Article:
The initial government reaction denying the ongoing military operation or the role of the security agencies in the disappearance of civilians is not a good omen. Instead of coming forth with a knee-jerk reaction, the government should have pondered the demands more diligently and engaged Mengal in a conciliatory interaction as a precursor to initiating a more comprehensive dialogue with a broader spectrum of stakeholders. If the opportunity is lost – as it would be if the denial-mode remains paramount – the shadows of doubt hovering over the government’s intentions would only elongate, thus eliminating the prospect of a peaceful solution to the simmering problem. It is the intransigence of the same mindset that has cost Pakistan dearly in the past as it is bound to in the future. For the country to escape its tentacles, there is a need to address the dynamics of this mindset and also remember the damage it has inflicted on the state in the past.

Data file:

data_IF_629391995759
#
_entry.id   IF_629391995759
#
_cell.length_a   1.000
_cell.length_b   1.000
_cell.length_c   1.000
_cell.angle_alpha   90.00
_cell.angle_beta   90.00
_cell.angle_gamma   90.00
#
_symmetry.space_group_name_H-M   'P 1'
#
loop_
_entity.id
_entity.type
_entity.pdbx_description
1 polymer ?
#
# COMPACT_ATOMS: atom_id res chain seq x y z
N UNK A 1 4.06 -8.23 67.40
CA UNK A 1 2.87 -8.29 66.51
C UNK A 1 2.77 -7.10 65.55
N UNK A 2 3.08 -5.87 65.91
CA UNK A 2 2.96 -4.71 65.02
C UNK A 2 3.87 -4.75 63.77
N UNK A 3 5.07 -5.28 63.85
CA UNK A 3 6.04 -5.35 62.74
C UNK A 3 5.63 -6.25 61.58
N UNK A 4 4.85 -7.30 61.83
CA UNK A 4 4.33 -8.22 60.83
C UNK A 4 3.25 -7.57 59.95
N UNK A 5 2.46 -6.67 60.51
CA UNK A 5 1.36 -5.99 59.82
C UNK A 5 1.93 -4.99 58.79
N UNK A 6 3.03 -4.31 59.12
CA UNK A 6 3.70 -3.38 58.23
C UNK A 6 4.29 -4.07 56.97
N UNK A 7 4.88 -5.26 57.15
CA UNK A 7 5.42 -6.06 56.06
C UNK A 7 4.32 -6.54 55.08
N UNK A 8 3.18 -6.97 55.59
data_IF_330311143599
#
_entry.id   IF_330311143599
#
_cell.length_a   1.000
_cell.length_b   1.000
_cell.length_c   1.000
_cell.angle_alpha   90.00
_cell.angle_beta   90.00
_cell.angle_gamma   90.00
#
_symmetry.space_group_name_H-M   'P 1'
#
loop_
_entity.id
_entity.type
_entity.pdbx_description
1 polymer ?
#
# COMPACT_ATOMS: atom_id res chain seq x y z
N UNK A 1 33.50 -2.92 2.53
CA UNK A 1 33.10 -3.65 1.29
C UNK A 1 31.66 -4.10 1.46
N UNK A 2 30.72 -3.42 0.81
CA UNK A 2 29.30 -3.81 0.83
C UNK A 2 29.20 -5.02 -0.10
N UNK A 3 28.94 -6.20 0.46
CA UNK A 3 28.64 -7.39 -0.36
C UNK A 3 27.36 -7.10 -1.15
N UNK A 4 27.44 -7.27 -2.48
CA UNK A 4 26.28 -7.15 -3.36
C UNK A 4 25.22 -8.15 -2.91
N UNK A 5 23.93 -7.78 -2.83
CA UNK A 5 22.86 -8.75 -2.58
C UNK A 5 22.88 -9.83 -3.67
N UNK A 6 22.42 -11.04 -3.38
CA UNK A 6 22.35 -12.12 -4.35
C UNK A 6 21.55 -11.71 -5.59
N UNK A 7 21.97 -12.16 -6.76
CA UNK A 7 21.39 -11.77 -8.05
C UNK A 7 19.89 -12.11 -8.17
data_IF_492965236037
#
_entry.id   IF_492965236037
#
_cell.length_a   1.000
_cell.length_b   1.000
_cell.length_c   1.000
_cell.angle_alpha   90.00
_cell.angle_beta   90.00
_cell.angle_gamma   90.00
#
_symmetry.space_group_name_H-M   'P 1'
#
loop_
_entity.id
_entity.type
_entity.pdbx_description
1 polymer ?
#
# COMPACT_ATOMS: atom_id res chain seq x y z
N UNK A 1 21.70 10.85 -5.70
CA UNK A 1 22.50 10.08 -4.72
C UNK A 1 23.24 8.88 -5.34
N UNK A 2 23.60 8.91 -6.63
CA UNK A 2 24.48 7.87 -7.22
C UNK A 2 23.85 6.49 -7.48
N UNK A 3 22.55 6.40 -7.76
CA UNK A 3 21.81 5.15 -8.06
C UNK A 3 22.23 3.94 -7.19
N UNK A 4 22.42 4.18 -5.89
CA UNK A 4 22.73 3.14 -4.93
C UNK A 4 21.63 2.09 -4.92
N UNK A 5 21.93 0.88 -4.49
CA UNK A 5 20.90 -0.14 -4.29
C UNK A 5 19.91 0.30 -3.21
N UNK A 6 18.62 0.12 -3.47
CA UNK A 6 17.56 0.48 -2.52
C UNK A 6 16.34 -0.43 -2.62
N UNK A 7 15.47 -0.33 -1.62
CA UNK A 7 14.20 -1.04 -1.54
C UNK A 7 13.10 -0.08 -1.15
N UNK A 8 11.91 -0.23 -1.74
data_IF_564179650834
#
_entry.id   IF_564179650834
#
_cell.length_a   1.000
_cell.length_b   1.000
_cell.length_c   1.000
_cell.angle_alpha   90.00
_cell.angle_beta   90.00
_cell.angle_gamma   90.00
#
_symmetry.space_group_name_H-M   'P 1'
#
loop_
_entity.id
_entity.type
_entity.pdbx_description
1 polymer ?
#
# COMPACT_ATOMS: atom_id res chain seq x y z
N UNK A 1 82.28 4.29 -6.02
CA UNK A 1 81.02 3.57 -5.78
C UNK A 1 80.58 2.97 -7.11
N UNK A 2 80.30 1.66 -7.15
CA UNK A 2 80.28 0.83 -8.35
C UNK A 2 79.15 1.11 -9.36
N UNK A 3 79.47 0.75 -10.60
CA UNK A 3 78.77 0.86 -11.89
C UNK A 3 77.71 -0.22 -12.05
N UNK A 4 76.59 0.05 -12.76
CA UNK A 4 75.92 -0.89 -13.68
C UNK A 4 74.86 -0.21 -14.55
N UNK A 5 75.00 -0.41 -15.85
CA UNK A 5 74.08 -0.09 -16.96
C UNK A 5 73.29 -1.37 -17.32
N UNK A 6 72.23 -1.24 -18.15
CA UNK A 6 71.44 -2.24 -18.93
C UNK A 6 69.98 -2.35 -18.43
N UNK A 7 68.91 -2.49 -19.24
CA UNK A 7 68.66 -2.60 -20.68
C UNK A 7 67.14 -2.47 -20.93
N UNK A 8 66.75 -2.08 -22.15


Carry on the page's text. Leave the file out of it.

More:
The geo-political situation in the region would also not help the sustenance of an unbending approach towards the Balochistan crisis. Instead, it demands a more meaningful and result-oriented initiative that would bring the crisis to a peaceful end. But there is no moving in that direction if the mindset that is the principal architect of the crisis is not addressed urgently. In the event it is not, we’ll do so to our own peril.

The writer is a political analyst. He can be reached at [email protected]